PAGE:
Honolulu airport is very busy and exciting. Attached is Hickam Air Force Base, there are F-22’s, F-15’s, and C-17’s stationed here. We took off after a large FedEx DC-10 on the 4L runway. I had my hands on the yoke, but Scott took care of everything else. I was astounded by how easily the wheels lifted off the ground at 60 knots. The plane seemed to effortlessly gain altitude over the clear blue water of Oahu. I was nervous when I saw the speed at only 73 knots, surely planes needed to go faster than that to stay aloft?! Scott reassured me that was indeed all the airspeed that we needed. We headed east around the island. We flew past Waikiki and the Diamond Head Crater. It was the most amazing feeling in the world and it felt incredibly natural to control the plane. For the first time in my life I felt how solid air could actually be.
We decided to fly counter-clockwise around the island. The view from the Cessna was incredible; you get a perspective of the land, like none other. The weather was good and we were able to stay below all the clouds. When we flew by the Kaneohe Marine Corp Base we had a C-17 pass about 1000 feet underneath us on its way in to land. We also encountered several coast guard helicopters also cruising around the coastline. The radio calls that Scott were making sounded like gibberish to me, but I didn’t care. For the first time in my life I was controlling an aircraft and I felt at home. The flight took about an hour and we came back and landed on 4L. This flight got me truly interested in aviation and I never looked back.
More Photos from first flight: Aviation Galleries
How was your first flight experience? Please Comment Below
We are in a very exciting and turbulent time in the world of aviation. Sequestration and furloughs are hurting the industry, while new amazing materials and innovations are fueling it. Soon we will be flying in patterns with pilot-less planes. Boeing and Airbus have both created the new generation of commercial aircraft. Alternative forms of energy are being used to power flight. We are living through a new aviation revolution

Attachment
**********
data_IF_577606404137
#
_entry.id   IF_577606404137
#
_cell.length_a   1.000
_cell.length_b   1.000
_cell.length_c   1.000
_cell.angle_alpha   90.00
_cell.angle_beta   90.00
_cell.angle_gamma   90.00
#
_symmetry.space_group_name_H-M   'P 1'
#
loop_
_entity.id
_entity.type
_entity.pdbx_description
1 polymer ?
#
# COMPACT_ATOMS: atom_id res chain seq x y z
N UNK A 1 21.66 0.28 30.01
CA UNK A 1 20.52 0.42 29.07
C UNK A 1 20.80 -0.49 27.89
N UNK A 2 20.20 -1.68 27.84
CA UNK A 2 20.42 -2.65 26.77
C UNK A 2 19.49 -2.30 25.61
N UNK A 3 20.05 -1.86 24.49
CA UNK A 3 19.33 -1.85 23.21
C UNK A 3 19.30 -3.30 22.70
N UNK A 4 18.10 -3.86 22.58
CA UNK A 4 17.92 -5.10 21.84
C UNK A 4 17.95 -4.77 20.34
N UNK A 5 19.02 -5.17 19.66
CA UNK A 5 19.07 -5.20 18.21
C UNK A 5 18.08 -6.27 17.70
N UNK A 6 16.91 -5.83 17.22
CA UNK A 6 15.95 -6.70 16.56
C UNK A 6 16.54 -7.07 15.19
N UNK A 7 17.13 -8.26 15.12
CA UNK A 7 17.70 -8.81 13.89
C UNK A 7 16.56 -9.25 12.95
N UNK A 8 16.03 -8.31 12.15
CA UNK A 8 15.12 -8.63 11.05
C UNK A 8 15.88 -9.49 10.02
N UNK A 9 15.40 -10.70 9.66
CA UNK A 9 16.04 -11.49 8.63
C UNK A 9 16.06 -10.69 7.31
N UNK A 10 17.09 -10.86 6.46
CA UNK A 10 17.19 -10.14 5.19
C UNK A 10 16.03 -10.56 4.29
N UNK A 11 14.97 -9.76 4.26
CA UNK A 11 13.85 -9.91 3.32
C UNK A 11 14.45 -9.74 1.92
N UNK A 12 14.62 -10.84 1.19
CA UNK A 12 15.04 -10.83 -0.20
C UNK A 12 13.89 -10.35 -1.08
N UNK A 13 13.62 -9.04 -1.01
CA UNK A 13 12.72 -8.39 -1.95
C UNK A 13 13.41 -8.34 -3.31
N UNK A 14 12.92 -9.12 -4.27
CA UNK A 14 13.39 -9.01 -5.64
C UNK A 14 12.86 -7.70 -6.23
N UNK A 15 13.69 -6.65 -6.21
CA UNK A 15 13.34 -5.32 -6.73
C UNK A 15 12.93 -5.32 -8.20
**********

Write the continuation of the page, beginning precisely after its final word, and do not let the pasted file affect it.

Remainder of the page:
Mostly carbon planes are starting to take to the skies. The Boeing 787, which just came back into service after a long and costly battery issue, and Airbus test flew its A350XWB this last Friday, June 14. Glass cockpits are replacing steam gauges in almost all new aircraft, in fact, many companies such as Cessna, only build their planes with glass cockpits. Solar and human powered flight is becoming a reality. The Solar Impulse is making progress as it makes it way across the country using only solar power. Not all the changes are good however. The sequestration has put a massive strain on our ATC network and furloughs still plague many professional pilots.
All this change is inevitable and should be embraced rather than scowled upon. All this technologies are making aviation safer and more efficient. Someday VORs will go the way of NBDs and be phased out for GPS intersections. Glass cockpits are becoming the new standard in all planes, from GA to commercial planes. Today’s pilots have more information available to them on the PFD and MFD than ever before, increasing their situational awareness. Pilots need to know and stay up to date with this new information. Being a pilot is a never-ending learning process. The future of aviation is bright and will continue to flourish for the many years to come.